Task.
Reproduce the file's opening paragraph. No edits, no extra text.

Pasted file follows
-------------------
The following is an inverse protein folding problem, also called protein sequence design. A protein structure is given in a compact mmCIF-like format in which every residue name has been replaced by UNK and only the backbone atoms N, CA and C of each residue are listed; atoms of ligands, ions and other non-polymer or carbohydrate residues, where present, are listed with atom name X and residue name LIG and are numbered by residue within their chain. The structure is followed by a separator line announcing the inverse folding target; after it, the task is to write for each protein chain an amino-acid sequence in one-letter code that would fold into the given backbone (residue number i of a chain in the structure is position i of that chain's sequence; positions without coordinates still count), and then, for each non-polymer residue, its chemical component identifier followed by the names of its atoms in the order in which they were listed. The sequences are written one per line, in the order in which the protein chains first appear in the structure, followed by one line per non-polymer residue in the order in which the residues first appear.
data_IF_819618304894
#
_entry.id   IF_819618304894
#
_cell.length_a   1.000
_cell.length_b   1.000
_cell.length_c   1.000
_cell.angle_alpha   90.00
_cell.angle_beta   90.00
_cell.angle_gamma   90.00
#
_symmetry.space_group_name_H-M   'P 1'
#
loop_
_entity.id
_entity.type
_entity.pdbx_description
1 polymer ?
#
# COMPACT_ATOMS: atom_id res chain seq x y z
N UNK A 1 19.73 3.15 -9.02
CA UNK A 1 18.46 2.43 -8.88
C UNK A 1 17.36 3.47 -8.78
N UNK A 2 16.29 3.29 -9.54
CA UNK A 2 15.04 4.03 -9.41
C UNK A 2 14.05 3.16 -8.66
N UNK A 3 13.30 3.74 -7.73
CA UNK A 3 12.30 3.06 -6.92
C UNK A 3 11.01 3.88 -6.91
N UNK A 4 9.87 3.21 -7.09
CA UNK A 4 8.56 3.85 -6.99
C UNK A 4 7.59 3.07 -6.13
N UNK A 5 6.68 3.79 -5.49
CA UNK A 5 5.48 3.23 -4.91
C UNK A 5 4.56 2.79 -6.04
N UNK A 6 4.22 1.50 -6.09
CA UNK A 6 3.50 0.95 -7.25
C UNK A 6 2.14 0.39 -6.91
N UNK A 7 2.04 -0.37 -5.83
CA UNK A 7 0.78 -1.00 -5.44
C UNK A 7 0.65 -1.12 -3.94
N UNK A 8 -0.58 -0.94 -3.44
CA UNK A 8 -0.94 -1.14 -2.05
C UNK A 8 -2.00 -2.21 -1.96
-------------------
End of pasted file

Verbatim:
The following is an inverse protein folding problem, also called protein sequence design. A protein structure is given in a compact mmCIF-like format in which every residue name has been replaced by UNK and only the backbone atoms N, CA and C of each residue are listed; atoms of ligands, ions and other non-polymer or carbohydrate residues, where present, are listed with atom name X and residue name LIG and are numbered by residue within their chain. The structure is followed by a separator line announcing the inverse folding target; after it, the task is to write for each protein chain an amino-acid sequence in one-letter code that would fold into the given backbone (residue number i of a chain in the structure is position i of that chain's sequence; positions without coordinates still count), and then, for each non-polymer residue, its chemical component identifier followed by the names of its atoms in the order in which they were listed. The sequences are written one per line, in the order in which the protein chains first appear in the structure, followed by one line per non-polymer residue in the order in which the residues first appear.